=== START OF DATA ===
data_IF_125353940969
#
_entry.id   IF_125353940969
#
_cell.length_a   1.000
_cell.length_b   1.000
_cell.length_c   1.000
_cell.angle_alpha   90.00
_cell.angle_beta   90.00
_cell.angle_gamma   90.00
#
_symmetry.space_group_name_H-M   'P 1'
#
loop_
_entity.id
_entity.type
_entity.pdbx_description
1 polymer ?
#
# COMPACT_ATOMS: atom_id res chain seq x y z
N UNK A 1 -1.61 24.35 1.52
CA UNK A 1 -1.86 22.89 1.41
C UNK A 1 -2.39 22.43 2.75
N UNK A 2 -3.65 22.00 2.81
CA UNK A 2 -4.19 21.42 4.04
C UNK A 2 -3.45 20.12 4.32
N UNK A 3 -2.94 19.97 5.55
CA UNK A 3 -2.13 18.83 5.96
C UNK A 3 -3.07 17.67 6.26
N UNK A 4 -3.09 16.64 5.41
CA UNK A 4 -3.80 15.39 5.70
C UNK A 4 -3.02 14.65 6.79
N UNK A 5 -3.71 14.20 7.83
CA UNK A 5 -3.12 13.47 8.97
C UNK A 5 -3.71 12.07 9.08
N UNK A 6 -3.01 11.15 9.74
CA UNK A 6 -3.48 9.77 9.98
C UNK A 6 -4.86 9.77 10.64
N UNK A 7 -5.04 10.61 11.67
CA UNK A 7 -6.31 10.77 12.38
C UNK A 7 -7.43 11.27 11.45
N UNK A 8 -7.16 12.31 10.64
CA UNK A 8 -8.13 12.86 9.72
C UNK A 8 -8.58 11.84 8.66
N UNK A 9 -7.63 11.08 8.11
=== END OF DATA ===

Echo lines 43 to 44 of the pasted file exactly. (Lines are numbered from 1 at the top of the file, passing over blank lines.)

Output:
CA UNK A 8 -8.13 12.86 9.72
C UNK A 8 -8.58 11.84 8.66